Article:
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Re: css3-fonts: should not dictate usage policy with respect to origin

From: John Daggett <jdaggett@mozilla.com>
Date: Tue, 21 Jun 2011 20:28:22 -0700 (PDT)
To: Florian Rivoal <florianr@opera.com>
Cc: Jonathan Kew <jonathan@jfkew.plus.com>, "Tab Atkins Jr." <jackalmage@gmail.com>, John Hudson <tiro@tiro.com>, W3C Style <www-style@w3.org>, 3668 FONT <public-webfonts-wg@w3.org>, www-font@w3.org, Glenn Adams <glenn@skynav.com>, Martin J. Dürst <duerst@it.aoyama.ac.jp>
Message-ID: <1499499259.296084.1308713302000.JavaMail.root@zimbra1.shared.sjc1.mozilla.com>
Florian Rivoal wrote:

> It seems to me the current proposal has two goals. The first one is
> limit accidental/misguided/unauthorized use of fonts hosted on one
> domain by another one. I believe that this first reason is the one
> that has been mentioned as explaining font creators' enthusiasm for
> web fonts.
> 
> While this may not please font authors, I believe that in this
> context, it makes sense to consider this optional. As far as copy
> protection systems go, this is fairly ineffective, since it doesn't
> prevent you from fetching the font directly yourself by other means
> than the @font-face rule. Since the UA is meant to work on behalf of
> the user, it makes little sense to say that the UA is strictly
> forbidden to do things the user could do on his own.

One of the reasons the same origin restriction for fonts was proposed
was that font vendors were proposing licensing terms that effectively
required referrer checking.  But this is a poor mechanism to prevent
cross-site linking, it's not completely effective.  The same origin
restriction is a simple way of preventing cross-site linking, it's
achieves the same thing as referrer checking without the problems and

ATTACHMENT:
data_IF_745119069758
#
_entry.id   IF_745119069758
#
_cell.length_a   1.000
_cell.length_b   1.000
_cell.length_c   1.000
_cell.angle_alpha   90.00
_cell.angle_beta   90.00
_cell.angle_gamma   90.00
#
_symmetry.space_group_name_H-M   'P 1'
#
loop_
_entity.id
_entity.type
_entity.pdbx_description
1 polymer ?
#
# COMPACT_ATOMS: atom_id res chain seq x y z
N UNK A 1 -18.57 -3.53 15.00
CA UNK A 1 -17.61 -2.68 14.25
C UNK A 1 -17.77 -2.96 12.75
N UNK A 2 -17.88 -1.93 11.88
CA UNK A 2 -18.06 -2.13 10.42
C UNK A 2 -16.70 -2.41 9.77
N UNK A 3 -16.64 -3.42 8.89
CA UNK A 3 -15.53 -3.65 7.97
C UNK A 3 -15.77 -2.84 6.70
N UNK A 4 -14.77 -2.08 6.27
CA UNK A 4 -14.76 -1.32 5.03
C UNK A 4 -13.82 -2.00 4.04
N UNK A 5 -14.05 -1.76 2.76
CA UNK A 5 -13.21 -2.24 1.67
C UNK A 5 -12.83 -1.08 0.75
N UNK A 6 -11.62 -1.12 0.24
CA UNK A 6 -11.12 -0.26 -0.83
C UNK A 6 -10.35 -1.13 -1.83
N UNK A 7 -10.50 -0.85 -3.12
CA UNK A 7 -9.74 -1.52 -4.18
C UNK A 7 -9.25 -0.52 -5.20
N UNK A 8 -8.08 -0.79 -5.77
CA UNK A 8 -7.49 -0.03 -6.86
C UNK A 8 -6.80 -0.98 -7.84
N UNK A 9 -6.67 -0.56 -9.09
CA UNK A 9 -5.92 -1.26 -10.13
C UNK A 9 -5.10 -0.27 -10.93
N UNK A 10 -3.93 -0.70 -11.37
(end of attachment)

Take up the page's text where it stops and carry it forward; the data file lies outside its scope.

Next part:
the hassle of diddling with one's server.

> Another goal is to prevent information leakage that could be caused
> by including fonts from an intranet into a internet webpage, and
> then somehow pushing the font or information about it out of the
> intranet. This probably provides stronger justification for having a
> mandatory mechanism, since it is not only about acquiring the font,
> but also exposing it to the script environment. But this problem is
> not at all unique to fonts, so a solution that is resource type
> agnostic (and therefore not specified in a font related
> specification) would be best.
> 
> AnneVK's proposal seems to take care of the second goal better than
> a font specific rule, as it can be used on any kind of resource.
> With regards to the first goal, it has the same level of
> expressiveness as the current proposal. The main difference is that
> this is opt-in, while the current proposal is opt-out. But I don't
> think that this is a significant issues, since web servers can
> easily be configured to send "From-Origin: same" by default for the
> relevant file types, turning the default behavior to opt-out again.

The advantage of same origin restriction is that it serves the needs
of the majority of users without any extra work.  Using From-Origin
requires that the majority of users, either because they want to
prevent bandwidth leeching or they need to comply with the licensing
terms for the fonts they use, to diddle with server settings.

I think this boils down to simple practicality vs. purity of essence. 
The proposals aren't really that far apart.

Regards,

John Daggett
Received on Wednesday, 22 June 2011 03:28:51 GMT

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